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Cetacean Sightings Inform Research & Conservation
Posted on December 6, 2011
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If you hop on-board a ferry departing from Horseshoe Bay sometime soon, you might be lucky enough to spot some commotion in the waters of Howe Sound. Look closely, those whitecaps might not be made by windy weather, but by dolphins! Multiple reports of active and acrobatic Pacific white-sided dolphins have been reported in the past few weeks to the Aquarium’s B.C. Cetacean Sightings Network. If you see them, or any cetacean (whale, dolphin or porpoise) or sea turtle in B.C., let us know.

It’s not just dolphins that can be found in our waters. In fact, 23 species of cetaceans and three species of sea turtles (one new species was just added) can be found off B.C.’s coast: everything from the enormous blue whale to the petite harbour porpoise. While they may be charismatic, many cetacean species, and the threats they face, are still poorly understood. Twelve of the species or distinct populations are listed as Special Concern, Threatened, or Endangered under Canada’s Species at Risk Act.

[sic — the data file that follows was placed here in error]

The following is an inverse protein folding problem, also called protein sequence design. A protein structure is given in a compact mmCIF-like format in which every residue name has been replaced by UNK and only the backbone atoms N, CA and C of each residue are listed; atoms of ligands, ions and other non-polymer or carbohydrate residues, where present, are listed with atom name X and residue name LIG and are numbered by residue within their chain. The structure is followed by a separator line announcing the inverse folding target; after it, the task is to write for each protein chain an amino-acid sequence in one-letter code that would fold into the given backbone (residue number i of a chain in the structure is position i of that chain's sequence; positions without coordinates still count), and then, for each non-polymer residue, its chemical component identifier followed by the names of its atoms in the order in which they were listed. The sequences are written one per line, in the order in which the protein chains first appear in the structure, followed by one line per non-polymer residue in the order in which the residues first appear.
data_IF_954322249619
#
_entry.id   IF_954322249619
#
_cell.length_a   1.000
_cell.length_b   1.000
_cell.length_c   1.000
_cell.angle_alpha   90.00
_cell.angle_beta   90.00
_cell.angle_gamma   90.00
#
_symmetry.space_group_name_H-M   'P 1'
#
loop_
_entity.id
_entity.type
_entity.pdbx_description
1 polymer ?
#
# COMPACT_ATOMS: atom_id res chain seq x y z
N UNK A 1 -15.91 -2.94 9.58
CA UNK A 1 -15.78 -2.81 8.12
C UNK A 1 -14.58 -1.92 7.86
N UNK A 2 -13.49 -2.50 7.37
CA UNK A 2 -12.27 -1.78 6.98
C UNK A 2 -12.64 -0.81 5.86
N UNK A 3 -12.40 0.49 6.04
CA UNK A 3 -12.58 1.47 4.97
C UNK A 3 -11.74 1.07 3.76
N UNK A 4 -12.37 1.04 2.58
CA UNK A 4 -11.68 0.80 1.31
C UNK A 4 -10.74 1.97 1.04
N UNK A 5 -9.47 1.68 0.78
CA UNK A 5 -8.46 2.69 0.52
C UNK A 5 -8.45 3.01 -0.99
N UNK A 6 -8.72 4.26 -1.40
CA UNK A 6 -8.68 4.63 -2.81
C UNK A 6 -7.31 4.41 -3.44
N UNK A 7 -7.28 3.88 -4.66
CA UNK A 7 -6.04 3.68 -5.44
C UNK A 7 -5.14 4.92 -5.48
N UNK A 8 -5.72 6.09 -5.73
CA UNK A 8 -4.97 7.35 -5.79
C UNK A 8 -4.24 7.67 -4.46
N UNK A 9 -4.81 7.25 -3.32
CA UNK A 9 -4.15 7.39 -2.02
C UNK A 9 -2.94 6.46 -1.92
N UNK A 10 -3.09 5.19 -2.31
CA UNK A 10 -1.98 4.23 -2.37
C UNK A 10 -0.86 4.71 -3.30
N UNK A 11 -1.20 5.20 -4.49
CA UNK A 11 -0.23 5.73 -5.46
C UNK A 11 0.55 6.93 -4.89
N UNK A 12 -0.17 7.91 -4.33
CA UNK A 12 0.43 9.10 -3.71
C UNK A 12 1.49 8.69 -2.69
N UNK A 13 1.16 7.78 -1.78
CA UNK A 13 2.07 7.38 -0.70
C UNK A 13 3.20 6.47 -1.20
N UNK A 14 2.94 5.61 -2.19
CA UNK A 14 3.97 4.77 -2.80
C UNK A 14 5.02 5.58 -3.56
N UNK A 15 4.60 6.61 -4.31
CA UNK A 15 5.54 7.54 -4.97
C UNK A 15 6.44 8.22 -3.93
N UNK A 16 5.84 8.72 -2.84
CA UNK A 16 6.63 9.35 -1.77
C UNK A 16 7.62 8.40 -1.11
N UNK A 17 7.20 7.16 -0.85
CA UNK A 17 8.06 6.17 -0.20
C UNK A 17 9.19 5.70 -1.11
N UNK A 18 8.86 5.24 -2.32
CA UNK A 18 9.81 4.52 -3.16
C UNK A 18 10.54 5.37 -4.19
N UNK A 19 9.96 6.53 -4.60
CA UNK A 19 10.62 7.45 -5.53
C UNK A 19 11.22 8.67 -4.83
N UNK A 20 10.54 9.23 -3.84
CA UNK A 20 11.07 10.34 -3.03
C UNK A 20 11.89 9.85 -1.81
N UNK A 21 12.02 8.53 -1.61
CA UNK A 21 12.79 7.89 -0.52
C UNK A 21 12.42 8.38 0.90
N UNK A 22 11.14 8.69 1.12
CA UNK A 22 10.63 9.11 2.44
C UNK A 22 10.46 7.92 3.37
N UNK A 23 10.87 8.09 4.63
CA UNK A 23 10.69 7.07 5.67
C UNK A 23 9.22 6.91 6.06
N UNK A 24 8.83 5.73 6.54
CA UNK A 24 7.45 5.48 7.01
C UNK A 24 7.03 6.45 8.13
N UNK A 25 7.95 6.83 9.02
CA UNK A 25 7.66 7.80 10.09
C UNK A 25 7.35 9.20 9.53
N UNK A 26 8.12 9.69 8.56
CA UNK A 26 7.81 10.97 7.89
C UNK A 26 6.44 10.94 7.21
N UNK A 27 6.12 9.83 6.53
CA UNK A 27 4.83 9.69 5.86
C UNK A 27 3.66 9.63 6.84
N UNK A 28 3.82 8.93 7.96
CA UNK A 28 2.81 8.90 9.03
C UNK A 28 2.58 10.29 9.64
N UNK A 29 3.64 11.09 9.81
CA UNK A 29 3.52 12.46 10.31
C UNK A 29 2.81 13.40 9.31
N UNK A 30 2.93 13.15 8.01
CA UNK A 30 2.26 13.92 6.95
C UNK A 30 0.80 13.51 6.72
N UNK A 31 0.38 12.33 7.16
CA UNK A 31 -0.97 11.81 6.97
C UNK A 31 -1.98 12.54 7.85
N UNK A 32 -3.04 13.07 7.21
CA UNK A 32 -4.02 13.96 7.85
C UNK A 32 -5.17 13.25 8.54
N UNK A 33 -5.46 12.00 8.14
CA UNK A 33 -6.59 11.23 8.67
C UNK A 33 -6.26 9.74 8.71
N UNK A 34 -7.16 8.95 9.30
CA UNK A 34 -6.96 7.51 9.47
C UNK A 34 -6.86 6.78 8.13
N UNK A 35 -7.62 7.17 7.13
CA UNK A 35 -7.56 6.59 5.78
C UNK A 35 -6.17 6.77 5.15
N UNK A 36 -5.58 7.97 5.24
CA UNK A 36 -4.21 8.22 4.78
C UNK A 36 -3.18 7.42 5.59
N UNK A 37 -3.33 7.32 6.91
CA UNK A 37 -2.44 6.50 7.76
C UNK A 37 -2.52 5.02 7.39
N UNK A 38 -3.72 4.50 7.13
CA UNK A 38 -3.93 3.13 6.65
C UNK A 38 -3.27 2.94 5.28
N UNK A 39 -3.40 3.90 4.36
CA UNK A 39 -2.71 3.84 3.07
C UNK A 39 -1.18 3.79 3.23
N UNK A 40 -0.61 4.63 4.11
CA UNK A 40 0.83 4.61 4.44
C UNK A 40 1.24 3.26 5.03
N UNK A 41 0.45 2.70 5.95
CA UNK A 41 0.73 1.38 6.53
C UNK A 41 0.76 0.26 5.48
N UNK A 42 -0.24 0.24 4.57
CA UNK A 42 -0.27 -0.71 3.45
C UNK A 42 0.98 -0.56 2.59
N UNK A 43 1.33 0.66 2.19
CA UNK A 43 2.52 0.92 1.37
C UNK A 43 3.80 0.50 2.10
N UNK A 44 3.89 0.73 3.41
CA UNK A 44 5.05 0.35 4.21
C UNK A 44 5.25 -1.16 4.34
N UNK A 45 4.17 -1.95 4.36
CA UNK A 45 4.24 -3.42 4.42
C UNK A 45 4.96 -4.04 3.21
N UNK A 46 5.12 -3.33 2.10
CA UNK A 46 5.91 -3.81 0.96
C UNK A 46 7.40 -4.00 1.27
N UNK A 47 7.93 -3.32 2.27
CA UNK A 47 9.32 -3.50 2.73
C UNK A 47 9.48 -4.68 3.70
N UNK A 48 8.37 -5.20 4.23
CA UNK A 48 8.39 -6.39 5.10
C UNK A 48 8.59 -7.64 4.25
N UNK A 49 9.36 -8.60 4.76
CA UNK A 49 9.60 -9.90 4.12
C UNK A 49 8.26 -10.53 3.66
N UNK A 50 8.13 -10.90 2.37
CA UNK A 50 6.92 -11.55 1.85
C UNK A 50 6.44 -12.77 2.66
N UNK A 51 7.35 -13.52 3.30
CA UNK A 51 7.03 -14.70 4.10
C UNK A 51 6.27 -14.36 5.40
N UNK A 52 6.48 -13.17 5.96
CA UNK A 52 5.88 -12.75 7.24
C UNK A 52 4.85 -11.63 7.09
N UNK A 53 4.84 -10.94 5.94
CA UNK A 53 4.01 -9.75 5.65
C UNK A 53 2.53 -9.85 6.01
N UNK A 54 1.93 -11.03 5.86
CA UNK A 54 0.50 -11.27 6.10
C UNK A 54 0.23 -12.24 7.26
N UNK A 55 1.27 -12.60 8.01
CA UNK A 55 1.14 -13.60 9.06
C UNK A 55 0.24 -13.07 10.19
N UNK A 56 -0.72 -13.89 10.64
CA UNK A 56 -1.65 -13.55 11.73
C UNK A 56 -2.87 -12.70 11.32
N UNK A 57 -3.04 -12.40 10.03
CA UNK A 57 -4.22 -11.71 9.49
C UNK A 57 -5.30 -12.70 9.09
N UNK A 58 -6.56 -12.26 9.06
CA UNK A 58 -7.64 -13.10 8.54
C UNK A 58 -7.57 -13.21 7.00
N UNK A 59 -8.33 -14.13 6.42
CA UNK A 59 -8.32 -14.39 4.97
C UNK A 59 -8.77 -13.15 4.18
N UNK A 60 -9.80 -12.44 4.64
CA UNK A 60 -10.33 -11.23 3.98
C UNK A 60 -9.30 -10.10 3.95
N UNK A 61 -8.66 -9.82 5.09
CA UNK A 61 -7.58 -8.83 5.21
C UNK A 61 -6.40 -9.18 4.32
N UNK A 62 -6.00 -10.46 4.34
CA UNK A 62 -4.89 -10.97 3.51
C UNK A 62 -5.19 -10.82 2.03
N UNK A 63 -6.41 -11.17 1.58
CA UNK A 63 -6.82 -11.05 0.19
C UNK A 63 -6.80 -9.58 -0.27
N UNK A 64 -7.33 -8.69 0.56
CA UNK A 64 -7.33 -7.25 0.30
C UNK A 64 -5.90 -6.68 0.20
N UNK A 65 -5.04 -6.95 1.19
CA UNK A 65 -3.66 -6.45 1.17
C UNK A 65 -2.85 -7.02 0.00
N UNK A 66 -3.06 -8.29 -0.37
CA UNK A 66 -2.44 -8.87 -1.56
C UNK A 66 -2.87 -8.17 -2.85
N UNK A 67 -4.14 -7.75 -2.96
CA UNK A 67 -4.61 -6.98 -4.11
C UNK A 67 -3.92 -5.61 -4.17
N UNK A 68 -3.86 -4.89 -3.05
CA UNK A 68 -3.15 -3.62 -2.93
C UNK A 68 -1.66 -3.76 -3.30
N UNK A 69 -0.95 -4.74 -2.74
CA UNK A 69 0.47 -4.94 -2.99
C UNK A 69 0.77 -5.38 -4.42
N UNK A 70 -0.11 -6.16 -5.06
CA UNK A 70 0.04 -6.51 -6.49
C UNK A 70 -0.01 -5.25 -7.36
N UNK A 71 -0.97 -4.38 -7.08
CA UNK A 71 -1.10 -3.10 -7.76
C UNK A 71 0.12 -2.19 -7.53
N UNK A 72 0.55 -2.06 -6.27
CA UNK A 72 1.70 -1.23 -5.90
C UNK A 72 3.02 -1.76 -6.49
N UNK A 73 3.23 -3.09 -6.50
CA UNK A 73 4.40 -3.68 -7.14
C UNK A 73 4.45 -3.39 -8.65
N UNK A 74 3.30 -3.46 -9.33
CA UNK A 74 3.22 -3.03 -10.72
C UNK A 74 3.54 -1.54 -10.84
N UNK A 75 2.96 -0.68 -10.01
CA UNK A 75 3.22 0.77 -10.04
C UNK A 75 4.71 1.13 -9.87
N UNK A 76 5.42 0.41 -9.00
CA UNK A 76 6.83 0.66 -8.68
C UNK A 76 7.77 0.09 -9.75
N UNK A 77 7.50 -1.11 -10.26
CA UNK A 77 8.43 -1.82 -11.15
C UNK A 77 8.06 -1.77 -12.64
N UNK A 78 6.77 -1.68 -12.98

The sheer size of our coastline means it isn’t feasible for scientists to regularly survey the entire area. To help gather information, the Vancouver Aquarium, in collaboration with Fisheries and Oceans Canada, established the B.C. Cetacean Sightings Network in 1999. Like many of the Aquarium’s programs, it relies on active involvement from the public to effect conservation. The Sightings Network engages British Columbians in habitat stewardship by inviting coastal residents, recreational boaters and professional mariners to record and report their cetacean and sea turtle sightings. The Sightings Network compiles, uses and shares this data to better understand the occurrence and distribution of these animals, and to inform research, conservation and recovery actions.

In total, 60,000 sightings of cetaceans and sea turtles spanning the entire length of the coast have been collected and compiled. In 2011 alone, nearly 10,000 sightings were reported. Some of our favourites this year have included the rare appearance of transient killer whales in the Burrard Inlet, two leatherback sea turtles off the west coast of Vancouver Island and the increase in reports of enormous fin whales.

Want to get involved?  Anyone can be an observer—reports can be made via:

To learn more about cetaceans, sea turtles, and their conservation in our province: Vancouver Aquarium’s B.C. Cetacean Sightings Network.


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